The Palladio Award winner for Adaptive Reuse and/or Sympathetic Addition goes to Jeffrey Dungan Architects for Southern Farmhouse.

Project: Southern Farmhouse

Architect: Jeffrey Dungan Architects 

There was a certain down-home charm to the tiny tin-roofed cabin surrounded by the green, rolling hills of Lowndesboro, Alabama.

The owners, a couple with three grown children, had owned the 3,000-acre farmland for several years, and they had pitched in to help their farmhands build the humble house.

In the beginning, it more than served their needs. But as they spent more time at this weekend/summer retreat that’s a two-hour drive from their primary residence in Birmingham, they discovered that aesthetically and architecturally, their home away from home left much to be desired.

The main problem was that it was small—it measured only 30 feet by 30 feet—while their ideas for entertaining friends and family were large.

Jeffrey Dungan Architects added a dormer to the old farmhouse. The home is clad in cypress, and the roof is shingled in cedar shakes. 

Jeffrey Dungan Architects added a dormer to the old farmhouse. The home is clad in cypress, and the roof is shingled in cedar shakes. 

When they commissioned architect Jeffrey Dungan of Mountain Brook, Alabama, to renovate and restore it, he suggested it be torn down so they could start from scratch.

“But it had too much sentimental value for them to do that,” says Dungan, who has fond memories of growing up on a small farm. “So the challenge became to capture the spirit of the old farmhouse and add a loose assimilation of ancillary buildings that convey the feeling of a village that grew up around it through the years.”

The changes he made more than doubled the size of the living spaces to over 5,000 square feet.

“The owners are nature lovers, and they wanted to extend the indoor space into the outdoors,” he says. “They come here to fish in the lakes, to ride horses,
and hunt deer and other game. It’s also a working forestry farm.”

Dungan, a two-time Palladio winner, clad the cabin in cypress and shingled the roof with cedar shakes.

He and his team removed the home’s interior cabinetry but saved the basic shape of the rooms and the vaulted ceilings as well as most of the original flooring, interior planking, and fieldstone fireplace and chimney.

“We also painted the wood and added antique oak beams, tresses, and other reclaimed pieces,” he says. “We had to shore up the chimney because it was slanting, but we wanted to keep it as a memento.”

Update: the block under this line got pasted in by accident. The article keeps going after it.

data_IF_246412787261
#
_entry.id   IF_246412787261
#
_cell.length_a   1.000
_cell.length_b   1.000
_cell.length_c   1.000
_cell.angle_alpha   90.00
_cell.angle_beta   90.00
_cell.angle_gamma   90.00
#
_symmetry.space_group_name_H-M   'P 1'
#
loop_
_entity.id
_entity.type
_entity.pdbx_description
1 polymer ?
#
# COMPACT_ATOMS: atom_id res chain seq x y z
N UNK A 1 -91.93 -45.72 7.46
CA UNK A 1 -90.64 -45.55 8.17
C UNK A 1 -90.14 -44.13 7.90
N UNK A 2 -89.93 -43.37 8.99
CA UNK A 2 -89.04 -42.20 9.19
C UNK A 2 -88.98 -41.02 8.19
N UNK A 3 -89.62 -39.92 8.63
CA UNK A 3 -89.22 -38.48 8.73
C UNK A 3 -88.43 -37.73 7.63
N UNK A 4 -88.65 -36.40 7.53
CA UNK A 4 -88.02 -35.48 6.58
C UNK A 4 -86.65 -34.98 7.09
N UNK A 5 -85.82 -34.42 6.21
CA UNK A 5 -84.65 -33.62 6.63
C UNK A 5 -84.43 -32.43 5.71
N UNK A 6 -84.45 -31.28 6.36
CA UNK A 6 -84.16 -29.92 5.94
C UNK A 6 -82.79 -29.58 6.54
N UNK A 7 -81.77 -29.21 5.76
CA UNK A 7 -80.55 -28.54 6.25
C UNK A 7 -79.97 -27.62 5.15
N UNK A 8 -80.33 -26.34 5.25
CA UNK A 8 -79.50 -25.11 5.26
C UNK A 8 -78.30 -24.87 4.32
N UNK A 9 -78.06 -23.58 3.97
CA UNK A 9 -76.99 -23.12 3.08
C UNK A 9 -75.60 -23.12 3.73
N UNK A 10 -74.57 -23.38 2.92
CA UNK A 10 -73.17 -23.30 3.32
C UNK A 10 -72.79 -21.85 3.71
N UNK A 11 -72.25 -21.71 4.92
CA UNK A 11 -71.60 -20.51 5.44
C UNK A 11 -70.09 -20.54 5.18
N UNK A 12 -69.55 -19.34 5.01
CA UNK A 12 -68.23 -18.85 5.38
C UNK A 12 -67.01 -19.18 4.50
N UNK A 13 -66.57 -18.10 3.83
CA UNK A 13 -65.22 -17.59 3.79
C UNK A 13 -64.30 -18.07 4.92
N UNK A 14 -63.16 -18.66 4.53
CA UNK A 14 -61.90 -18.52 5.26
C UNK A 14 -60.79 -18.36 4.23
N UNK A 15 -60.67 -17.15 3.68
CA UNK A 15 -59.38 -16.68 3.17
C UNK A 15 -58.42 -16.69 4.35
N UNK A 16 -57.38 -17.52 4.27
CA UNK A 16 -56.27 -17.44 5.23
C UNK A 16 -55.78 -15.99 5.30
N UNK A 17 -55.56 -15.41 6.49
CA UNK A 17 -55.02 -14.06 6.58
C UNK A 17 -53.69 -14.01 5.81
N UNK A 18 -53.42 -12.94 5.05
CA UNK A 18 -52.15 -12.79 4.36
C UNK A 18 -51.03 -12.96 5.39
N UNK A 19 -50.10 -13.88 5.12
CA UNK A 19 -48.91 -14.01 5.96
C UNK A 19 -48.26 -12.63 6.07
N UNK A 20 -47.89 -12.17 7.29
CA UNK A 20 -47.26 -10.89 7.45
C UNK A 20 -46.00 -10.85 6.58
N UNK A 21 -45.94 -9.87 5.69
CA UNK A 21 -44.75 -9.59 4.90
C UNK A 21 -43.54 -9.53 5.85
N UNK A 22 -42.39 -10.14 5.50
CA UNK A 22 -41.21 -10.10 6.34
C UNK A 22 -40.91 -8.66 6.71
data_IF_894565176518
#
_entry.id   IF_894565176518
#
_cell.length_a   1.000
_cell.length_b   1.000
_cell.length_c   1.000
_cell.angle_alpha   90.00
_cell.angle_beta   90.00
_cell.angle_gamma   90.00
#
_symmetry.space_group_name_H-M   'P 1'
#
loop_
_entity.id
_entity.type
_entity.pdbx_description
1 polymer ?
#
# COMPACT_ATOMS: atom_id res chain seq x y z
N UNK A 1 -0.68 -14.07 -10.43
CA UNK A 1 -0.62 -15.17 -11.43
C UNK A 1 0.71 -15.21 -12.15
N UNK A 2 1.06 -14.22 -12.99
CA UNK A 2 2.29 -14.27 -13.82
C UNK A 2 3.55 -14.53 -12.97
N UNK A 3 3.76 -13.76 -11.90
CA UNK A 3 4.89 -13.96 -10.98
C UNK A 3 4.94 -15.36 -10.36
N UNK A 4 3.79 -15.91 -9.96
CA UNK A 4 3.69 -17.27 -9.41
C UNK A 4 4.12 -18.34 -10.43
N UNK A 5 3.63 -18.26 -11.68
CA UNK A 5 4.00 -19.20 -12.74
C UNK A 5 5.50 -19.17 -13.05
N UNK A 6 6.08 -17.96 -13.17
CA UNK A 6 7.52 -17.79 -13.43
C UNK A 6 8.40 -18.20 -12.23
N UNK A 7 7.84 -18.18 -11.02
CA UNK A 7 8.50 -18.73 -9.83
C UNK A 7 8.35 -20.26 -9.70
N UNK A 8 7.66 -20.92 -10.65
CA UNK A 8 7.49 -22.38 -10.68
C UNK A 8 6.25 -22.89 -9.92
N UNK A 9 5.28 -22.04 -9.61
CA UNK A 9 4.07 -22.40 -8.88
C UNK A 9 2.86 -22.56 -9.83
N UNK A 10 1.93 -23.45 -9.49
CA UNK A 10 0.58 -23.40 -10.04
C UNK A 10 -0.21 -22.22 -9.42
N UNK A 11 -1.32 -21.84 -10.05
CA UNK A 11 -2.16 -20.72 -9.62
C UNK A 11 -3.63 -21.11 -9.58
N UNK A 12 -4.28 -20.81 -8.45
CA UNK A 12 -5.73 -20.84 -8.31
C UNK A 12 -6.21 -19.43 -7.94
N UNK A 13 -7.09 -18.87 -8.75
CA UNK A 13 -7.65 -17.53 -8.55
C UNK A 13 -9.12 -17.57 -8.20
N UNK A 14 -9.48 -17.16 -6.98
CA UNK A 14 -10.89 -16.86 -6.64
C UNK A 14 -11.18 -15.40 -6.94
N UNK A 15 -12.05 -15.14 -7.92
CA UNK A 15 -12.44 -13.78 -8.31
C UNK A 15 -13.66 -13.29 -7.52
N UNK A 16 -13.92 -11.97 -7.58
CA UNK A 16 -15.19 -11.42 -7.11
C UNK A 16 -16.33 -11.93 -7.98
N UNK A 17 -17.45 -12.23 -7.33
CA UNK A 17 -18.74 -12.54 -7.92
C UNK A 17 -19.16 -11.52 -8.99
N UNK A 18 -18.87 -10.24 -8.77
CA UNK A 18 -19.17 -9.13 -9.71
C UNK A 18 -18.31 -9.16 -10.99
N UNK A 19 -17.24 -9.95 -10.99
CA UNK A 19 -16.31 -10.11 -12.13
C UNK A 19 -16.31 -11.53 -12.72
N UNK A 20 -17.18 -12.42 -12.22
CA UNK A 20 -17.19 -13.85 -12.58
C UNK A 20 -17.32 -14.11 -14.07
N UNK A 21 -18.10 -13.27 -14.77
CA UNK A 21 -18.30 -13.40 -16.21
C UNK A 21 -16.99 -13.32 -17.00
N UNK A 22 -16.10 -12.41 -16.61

The kitchen, which was moved and expanded, resembles a glass greenhouse.

The kitchen, which was moved and expanded, resembles a glass greenhouse.

Dungan opened up the original house to the outdoors. In the living room, he added two pairs of French doors on each side of the fireplace and created a new screened porch that features a dining space and an outdoor fireplace.

“On a chilly day in the fall, this is the ideal spot to sit and sip a libation or two and take in the views,” he says, adding that the farmhouse is in an idyllic setting complete with moss-draped trees.

He brought light into the living space with a dormer high in the vaulted ceiling of the original cabin and moved and replaced the kitchen with a 1.5-story greenhouse-like glass box that is significantly larger than the original.

On one side of the house, Dungan added a master wing that has a shuttered sleeping porch.

He also created what he calls a “bunkhouse,” a large vaulted living area with a small bar and inglenook fireplace that opens to a long porch.

“No farm would be complete without such a large wide-open space for large gatherings,” he said, adding that it’s the perfect place to view the sunsets.

Natural materials, notably cedar shakes, moss-rock, and fieldstone, were selected to reference and reinforce the farmhouse’s bucolic setting.

“We wove the existing and new structures together with wrap-around porches, a classic Southern device,” he says. “The details of the railings take their cues from the ubiquitous horse fences surrounding the house and farm.”

bunkerhouse addition

The bunkhouse addition was designed for large gatherings.

Since the compound’s completion, Dungan has spent many weekends at the farmhouse. “The owners have several homes, including some abroad, but they consider this home,” he says. “We get together and cook and enjoy the indoors and the outdoors.”

He and the owners always find it hard to leave such a peaceful setting.

The farmhouse, which Dungan calls a “rambling and refined rustic retreat,” is a “soulful place,” he says. “There’s nothing fancy about it; it’s all about comfort and enjoying the people you’re with.”

Spending time there, he adds, “is as good as it gets.”

Key Suppliers

ARCHITECT Jeffrey Dungan Architects

BUILDER Francis Bryant

INTERIOR DESIGN Sean Beam and David Walker, Richard Tubb Interiors

LANDSCAPE ARCHITECT Faulkner Gardens

Bespoke-Victorian-Glasshouse---Wyoming

Hartley Botanic Inc.

Manufacturer of custom greenhouses, Hand made to order in England for over 75 years, supplying residences and horticultural institutes around the world.